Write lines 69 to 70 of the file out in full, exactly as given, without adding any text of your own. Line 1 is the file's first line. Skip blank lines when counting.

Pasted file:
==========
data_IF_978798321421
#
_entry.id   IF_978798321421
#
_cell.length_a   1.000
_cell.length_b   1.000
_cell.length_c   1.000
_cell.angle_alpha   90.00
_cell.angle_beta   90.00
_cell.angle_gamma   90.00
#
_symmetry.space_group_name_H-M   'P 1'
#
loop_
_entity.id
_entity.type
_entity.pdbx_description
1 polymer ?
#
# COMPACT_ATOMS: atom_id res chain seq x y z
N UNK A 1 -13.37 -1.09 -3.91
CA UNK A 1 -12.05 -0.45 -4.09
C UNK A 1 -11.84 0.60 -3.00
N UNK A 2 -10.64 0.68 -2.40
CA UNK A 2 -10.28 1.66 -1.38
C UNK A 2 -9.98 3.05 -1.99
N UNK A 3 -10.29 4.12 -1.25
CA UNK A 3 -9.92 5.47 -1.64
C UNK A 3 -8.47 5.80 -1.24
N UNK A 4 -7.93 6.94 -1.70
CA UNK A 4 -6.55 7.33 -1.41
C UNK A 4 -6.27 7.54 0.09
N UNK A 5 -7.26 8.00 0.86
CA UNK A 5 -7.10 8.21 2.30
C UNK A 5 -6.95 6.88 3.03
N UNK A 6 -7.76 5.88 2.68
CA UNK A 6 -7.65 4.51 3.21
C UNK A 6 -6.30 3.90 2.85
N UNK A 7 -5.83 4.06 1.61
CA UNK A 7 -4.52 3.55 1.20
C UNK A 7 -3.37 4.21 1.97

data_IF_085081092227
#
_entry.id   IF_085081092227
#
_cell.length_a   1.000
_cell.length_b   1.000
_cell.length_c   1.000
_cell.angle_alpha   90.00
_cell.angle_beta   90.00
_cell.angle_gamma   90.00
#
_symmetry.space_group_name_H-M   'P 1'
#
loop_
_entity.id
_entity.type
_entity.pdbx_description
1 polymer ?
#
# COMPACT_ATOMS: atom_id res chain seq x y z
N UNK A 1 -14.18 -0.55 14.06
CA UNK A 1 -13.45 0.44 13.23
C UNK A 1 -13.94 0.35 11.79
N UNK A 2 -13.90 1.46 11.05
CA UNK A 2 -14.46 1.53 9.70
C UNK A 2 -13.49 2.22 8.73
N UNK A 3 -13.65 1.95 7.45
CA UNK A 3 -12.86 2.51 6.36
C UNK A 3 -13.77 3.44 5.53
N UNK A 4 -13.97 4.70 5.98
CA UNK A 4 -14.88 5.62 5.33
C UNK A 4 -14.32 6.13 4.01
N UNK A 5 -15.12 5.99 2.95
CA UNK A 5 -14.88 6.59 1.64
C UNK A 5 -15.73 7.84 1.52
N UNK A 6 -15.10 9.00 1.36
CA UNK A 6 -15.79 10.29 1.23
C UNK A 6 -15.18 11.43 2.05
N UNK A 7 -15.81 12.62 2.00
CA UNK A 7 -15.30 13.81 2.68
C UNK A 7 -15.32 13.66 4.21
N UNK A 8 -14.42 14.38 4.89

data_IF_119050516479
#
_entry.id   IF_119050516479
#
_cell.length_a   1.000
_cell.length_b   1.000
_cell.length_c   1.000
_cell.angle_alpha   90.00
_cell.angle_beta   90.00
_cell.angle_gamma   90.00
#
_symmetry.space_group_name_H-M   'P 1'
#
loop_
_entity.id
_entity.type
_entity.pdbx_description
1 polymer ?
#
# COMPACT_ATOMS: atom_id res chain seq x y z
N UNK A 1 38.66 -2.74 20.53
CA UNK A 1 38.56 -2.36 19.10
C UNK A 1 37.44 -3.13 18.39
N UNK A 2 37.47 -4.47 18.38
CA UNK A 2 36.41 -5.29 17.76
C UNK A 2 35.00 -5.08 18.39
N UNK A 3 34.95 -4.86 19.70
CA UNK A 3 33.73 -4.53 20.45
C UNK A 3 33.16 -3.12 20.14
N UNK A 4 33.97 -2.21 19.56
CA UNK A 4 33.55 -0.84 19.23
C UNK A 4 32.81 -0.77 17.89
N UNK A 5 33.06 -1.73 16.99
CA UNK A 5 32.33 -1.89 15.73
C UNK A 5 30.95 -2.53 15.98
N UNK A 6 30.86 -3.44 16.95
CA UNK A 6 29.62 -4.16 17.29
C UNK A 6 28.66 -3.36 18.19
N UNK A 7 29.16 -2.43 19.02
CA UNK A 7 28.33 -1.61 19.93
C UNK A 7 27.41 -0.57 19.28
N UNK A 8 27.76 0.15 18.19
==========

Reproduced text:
CA UNK A 3 -12.86 2.51 6.36
C UNK A 3 -13.77 3.44 5.53